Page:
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Why do cats lick excessively? It can be one of several different reasons. By far, the most common is itchiness due to feline allergies. Other reasons include such things as feline endocrine diseases and cat obsessive compulsive disorders.

Hi Dr. Neely,

I found one other cat dermatology question that resembles my question about brown spots on a feline, but there are a couple of important differences that I feel make a difference in the advice you will provide.

I noticed several brown spots on the belly of my five year old female Devon Rex cat this week. She has short hair on her tummy, so I am 100% sure that these spots are new. I am attaching a picture of my cat, although I am not sure you will be able to identify the problem by the pictures. I do not shave my Devon Rex kitty, and although she doesn't mind having a cat bath in our kitchen sink, I have not done this in several months. She is an only cat in a child-free, smoke-free home.

The spots do not appear to be painful, and I have not noticed any abnormal amount of licking in this area. However, I think the fur is thinning a little where the spots are located. Although I am 100% that the spots are new, I cannot be sure if the fur is actually thinning. I also do not know if she has more spots where her fur is more dense.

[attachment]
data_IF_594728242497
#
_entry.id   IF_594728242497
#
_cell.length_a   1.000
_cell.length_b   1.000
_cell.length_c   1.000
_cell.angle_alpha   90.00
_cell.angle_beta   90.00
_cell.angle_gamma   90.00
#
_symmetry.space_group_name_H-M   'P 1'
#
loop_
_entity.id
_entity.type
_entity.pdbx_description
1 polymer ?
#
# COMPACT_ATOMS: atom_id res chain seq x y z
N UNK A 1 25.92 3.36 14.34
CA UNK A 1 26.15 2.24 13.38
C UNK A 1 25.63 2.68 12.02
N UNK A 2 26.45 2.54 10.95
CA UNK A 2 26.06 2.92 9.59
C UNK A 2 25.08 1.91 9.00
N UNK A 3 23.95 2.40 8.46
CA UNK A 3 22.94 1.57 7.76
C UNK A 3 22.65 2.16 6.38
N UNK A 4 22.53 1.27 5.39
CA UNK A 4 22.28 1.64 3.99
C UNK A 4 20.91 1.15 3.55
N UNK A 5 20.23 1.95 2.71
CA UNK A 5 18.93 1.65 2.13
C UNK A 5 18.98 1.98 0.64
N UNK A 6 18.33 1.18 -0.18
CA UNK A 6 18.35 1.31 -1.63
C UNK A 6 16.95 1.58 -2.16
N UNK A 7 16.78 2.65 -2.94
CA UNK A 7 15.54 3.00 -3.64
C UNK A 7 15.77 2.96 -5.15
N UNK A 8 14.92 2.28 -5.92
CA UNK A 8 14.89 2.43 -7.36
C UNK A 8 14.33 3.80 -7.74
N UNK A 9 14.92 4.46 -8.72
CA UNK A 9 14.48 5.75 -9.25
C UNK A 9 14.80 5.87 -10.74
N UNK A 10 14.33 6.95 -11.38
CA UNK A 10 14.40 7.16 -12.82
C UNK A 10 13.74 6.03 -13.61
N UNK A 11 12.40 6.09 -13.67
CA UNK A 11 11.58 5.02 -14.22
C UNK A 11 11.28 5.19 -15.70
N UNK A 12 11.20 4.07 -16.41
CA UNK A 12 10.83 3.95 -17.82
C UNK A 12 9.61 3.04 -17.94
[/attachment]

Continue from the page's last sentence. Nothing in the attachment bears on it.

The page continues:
I have searched the internet, and found answers from freckles to age spots, but she has just turned five. I assumed she was too young for age spots but too mature to develop new freckles, but I just do not know for sure.

Do you think I should take her into the vet's office? Or should I expect these kinds of things to happen as she ages? Do you have any idea about her condition?

Thank you so much, and I am so excited to find your site. I wish I could have uploaded an adorable picture of Emily in addition to her spotty belly!


Blayne, worried mommy of Emily

New Spots on my Devon Girl Emily

Hi, Blayne,

Thank you for the detailed history and for the picture of your Devon Rex Emily's skin. By all means, send a picture of Emily's beautiful face anytime you can and I'll add it. There's a special page where you can upload pictures to display on the web site anytime you like. The more, the better!


Regarding the spots on Emily's skin,the picture is helpful but doesn't give me the same information an actual exam would. I can, however, tell you what to look and feel for so you can make the most educated decision about the spots.

I am not aware of a particular skin condition unique to the Devon Rex that would look like this.

In regard to "freckles", they can appear on any cat at any age and new ones develop throughout a cat's life.

In answer to your thought about "age spots", I agree that Emily is probably too young to consider the spots to be age spots.

I cannot tell from the picture whether or not the spots are completely flat and just feel like normal skin. You need to feel them and make sure they're not lumps or that the skin is not noticeably thicker there. It seems from the picture and your letter that they are flat and not raised nor have depth.